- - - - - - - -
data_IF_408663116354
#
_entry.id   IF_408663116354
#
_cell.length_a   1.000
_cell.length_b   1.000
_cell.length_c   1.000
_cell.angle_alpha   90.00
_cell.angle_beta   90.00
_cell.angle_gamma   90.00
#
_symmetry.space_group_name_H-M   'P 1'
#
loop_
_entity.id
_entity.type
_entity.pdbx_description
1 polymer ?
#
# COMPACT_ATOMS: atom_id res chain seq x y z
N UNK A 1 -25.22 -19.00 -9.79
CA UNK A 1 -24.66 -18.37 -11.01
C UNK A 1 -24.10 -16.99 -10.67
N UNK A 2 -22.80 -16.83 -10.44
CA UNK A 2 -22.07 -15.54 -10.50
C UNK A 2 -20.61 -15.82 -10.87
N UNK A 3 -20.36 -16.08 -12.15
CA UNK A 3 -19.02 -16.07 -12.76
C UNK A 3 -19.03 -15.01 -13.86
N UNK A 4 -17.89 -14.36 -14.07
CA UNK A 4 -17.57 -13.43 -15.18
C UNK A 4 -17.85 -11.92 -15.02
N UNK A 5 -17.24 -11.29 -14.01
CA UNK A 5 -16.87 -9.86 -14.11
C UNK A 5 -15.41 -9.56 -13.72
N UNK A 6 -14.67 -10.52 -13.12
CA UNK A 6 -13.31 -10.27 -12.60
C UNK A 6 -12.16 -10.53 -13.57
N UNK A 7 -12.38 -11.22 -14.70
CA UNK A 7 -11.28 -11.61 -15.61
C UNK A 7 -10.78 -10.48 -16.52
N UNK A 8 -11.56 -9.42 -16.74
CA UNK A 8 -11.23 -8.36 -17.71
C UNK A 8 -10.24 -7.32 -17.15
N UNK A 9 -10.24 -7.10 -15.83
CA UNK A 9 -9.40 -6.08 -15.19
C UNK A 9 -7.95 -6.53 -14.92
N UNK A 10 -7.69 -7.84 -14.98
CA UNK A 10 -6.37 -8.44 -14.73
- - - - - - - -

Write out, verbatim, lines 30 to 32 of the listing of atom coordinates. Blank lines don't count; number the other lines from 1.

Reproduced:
N UNK A 4 -17.89 -14.36 -14.07
CA UNK A 4 -17.57 -13.43 -15.18
C UNK A 4 -17.85 -11.92 -15.02